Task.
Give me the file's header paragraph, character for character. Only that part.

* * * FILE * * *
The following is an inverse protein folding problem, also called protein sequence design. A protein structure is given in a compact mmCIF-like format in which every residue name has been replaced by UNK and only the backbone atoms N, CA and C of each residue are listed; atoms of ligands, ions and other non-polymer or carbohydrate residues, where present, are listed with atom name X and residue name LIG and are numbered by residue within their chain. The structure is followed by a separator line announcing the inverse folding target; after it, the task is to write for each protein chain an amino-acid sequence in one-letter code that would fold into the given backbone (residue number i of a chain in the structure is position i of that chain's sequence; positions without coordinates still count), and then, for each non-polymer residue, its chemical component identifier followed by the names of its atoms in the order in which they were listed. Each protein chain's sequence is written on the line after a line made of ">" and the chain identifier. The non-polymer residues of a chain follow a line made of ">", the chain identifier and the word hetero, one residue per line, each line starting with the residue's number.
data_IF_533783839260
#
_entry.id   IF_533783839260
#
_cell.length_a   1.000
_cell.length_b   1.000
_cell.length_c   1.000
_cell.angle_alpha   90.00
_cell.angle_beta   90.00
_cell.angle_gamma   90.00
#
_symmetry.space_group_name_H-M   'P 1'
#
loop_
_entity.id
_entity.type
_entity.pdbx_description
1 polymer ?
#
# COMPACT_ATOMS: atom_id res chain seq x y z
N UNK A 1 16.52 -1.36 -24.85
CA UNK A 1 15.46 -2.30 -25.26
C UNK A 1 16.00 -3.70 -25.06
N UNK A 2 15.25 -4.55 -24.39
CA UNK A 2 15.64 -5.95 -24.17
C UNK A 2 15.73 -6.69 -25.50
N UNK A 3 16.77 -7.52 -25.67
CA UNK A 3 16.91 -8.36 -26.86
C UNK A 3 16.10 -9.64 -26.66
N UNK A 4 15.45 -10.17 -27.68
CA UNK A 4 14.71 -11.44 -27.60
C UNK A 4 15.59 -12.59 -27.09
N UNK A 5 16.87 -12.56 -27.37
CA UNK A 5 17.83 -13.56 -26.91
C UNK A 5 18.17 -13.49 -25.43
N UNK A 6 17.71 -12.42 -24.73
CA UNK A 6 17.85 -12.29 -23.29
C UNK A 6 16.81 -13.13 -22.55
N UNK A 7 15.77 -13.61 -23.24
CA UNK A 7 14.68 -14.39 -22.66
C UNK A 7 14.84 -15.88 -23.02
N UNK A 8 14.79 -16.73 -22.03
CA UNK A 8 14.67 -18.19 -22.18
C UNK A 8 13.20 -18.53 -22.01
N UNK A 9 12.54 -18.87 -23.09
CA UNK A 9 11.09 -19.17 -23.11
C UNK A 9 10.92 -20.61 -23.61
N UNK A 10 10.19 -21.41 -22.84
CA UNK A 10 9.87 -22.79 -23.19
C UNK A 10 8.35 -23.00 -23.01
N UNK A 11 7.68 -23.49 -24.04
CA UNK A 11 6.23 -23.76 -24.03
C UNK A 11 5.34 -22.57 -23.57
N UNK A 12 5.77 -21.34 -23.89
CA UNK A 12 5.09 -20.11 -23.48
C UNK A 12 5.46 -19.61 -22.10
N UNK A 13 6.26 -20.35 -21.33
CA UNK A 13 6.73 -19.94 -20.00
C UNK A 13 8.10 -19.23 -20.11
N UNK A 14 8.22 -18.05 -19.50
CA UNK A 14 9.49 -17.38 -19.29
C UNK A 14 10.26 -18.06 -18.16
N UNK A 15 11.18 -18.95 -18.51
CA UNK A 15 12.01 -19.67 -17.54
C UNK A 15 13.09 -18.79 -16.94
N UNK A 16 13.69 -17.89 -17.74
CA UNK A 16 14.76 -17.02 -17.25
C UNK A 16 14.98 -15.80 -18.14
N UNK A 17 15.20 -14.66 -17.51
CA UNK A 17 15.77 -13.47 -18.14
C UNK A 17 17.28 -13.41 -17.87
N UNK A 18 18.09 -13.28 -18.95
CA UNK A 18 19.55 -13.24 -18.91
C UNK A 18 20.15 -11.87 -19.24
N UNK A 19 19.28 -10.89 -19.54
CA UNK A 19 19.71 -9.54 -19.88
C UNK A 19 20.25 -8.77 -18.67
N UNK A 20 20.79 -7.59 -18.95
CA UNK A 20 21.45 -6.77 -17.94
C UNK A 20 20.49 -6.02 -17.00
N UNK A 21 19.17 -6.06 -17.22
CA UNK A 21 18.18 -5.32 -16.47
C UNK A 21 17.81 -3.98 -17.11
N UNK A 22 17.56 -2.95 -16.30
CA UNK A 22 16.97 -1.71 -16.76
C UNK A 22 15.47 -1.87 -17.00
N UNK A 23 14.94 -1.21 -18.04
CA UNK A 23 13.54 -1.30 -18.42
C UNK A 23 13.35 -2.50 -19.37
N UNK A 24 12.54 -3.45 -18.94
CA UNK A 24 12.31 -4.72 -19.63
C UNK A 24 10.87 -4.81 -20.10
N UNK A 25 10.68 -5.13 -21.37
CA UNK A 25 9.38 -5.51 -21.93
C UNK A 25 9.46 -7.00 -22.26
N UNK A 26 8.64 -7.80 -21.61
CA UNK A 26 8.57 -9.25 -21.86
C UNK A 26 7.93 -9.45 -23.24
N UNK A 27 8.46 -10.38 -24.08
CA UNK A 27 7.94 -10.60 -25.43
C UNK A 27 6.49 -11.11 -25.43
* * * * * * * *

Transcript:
The following is an inverse protein folding problem, also called protein sequence design. A protein structure is given in a compact mmCIF-like format in which every residue name has been replaced by UNK and only the backbone atoms N, CA and C of each residue are listed; atoms of ligands, ions and other non-polymer or carbohydrate residues, where present, are listed with atom name X and residue name LIG and are numbered by residue within their chain. The structure is followed by a separator line announcing the inverse folding target; after it, the task is to write for each protein chain an amino-acid sequence in one-letter code that would fold into the given backbone (residue number i of a chain in the structure is position i of that chain's sequence; positions without coordinates still count), and then, for each non-polymer residue, its chemical component identifier followed by the names of its atoms in the order in which they were listed. Each protein chain's sequence is written on the line after a line made of ">" and the chain identifier. The non-polymer residues of a chain follow a line made of ">", the chain identifier and the word hetero, one residue per line, each line starting with the residue's number.